What’s Holding Back Pay-As-You-Go Market In African Off-Grid Solar?
While the world electrification rate is roughly 84 percent, only 19 percent of the sub-Sahara Africa population is connected.
Failure to provide basic access to power is partly attributable to an underdeveloped and ill-maintained distribution infrastructure, as well as corruption.
Despite U.S. President Barack Obama’s Power Africa strategy falling short of its goal of 30,000 megawatts of new and clean power generation, African alternative energy initiatives are lighting up the continent.
From Global Risk Insights. Story by by Constance Hubert.
Power Africa: Mixed results and an uncertain future
Aimed at enabling access to electricity by adding 60 million new electricity connections in sub-Saharan Africa, “Power Africa” was launched in 2013 by President Obama in partnership with both governmental and private sector African stakeholders. The $9.7 billion plan, however, fell short of its goal to double electricity access on a continent where two out of three people currently lack access.
Despite an inspirational launch speech in which President Obama promised the program would “bring light where currently there is darkness,” progress has stalled for a number of reasons including lack of infrastructure and corruption. As Power Africa has delivered less than 5 percent of new power generation in the past three years, the pace of institutional reforms is slowing down and President Obama’s ambitious pledge to ramp up electricity to 30,000 mw by 2030 is far from being met.
The inauguration of Donald Trump as president of the U.S. is likely to add to the uncertain lingering on the future of Power Africa, as he predicted “every penny of the $7 billion going to Africa,” the original budget allocated to President Obama’s program, “will be stolen – corruption is rampant!” Despite Mr. Trump’s full-throated campaign rhetoric and stated hostility for trade agreements, it is too soon to worry about a dramatic turn in U.S. policy toward Africa, especially since it has benefited from bipartisan support from Congress throughout the past three administrations.
From mobile phones to sustainable energy
Demand for energy by households is growing fast, outpacing infrastructure change and public policies aimed at addressing the power challenge. If the grid is unlikely to expand fast enough to satisfy this demand, pioneering business models relying on pay-as-you-go (PAYG) payment models could push off-grid solar energy to reach 9 million households across Africa by 2020.
The pay-as-you-go business model has been attracting new investments and entrepreneurs for the past decade, especially since the cell phone ownership surge in Africa, a more than tenfold increase since 2002. Sub-Saharan Africa, the global epicenter for mobile money as a driver of financial inclusion, is a fertile ground for innovative solutions to the energy challenge, both in terms of distribution and sustainability. The “new and cleaner” power generation evoked by President Obama is currently being developed off the grid, by pioneering pay-as-you-go start-ups such as M-Kopa, linked to the Kenyan mobile money transfer service M-Pesa, and used by 250,000 households as of September 2015.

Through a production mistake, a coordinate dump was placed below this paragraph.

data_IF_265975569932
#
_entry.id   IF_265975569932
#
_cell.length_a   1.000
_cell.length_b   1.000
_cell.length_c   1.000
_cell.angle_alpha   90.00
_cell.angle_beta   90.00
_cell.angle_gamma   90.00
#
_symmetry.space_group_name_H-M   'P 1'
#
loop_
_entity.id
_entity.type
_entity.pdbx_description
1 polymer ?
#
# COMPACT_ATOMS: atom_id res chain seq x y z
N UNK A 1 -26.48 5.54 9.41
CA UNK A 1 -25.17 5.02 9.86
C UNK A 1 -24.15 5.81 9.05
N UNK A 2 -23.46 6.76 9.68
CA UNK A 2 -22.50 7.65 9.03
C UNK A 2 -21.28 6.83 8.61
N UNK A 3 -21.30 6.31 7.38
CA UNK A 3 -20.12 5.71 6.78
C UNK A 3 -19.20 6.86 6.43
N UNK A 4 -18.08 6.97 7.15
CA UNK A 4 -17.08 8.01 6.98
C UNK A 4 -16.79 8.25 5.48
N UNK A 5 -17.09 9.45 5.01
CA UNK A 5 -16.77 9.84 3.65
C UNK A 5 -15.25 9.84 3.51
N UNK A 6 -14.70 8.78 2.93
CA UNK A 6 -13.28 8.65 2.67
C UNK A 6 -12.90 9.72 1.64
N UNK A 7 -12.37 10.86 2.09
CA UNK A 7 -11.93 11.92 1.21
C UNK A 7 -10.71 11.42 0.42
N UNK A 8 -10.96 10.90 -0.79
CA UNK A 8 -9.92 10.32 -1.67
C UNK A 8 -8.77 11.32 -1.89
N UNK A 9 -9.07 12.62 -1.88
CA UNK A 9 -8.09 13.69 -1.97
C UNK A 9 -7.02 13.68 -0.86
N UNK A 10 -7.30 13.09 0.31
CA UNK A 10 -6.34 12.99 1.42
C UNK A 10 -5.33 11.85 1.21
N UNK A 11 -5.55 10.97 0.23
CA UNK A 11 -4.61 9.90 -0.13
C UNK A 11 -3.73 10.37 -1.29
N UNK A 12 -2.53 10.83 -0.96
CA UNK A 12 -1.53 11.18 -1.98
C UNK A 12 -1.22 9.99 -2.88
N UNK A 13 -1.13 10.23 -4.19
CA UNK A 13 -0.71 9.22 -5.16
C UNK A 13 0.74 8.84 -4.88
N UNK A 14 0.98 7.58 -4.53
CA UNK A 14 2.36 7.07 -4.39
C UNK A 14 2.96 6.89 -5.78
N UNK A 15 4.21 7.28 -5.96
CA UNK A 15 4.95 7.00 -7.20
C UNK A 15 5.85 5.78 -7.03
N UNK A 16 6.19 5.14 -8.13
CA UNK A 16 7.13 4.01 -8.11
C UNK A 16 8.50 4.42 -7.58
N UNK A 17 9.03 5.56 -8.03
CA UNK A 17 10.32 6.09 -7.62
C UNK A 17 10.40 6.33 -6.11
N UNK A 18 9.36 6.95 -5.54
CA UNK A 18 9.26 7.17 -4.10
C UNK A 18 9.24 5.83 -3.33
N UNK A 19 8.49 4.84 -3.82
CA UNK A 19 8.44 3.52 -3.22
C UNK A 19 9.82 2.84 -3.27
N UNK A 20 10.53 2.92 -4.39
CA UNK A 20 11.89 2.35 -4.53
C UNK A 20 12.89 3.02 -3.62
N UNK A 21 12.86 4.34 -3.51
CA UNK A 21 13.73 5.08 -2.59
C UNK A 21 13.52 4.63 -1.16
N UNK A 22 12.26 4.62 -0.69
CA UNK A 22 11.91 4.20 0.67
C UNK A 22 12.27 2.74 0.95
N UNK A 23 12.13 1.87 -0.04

Relying on solar panels and a high mobile penetration, these companies can reach rural areas, in which distribution is one of the biggest challenges to serving off-grid markets according to Off-Grid Electric. Centers of small-scale solar power are blossoming all over Africa, overcoming some of the challenges faced by large centralized projects.
Challenges ahead for a new deal on energy
Despite the early success of off-grid solar energy access through pay-as-you-go payment models, challenges remain likely to slow the growth of the industry. In its 2016 report on off-grid solar market trends, Bloomberg New Energy Finance highlights four potential weaknesses of the pay-as-you-go industry.
First, long lead times are unlikely to be cut because of administrative inertia and the need to adapt to local preferences.
Second, geographical differences. These pose a daunting question since the difficulties of M-Pesa to export its model outside of Kenya.
Third, the demand for debt financing to fund pay-as-you-go businesses is a factor likely to slow the development of the industry in new markets.
Finally, the possibility of a failure of a pay-as-you-go startup would increase the perceived risk of investment, a scenario that is unlikely as most pay-as-you-go businesses currently remain small-scaled, but remains as a necessary consideration.
While keeping those risks in mind, the off-grid solar industry is currently dynamic and fast-paced with a high potential impact for growth. This was foreseen by the African Development Bank when they organized an innovation workshop aimed at exploring innovative solutions to accelerate market growth of the pay-as-you-go model.
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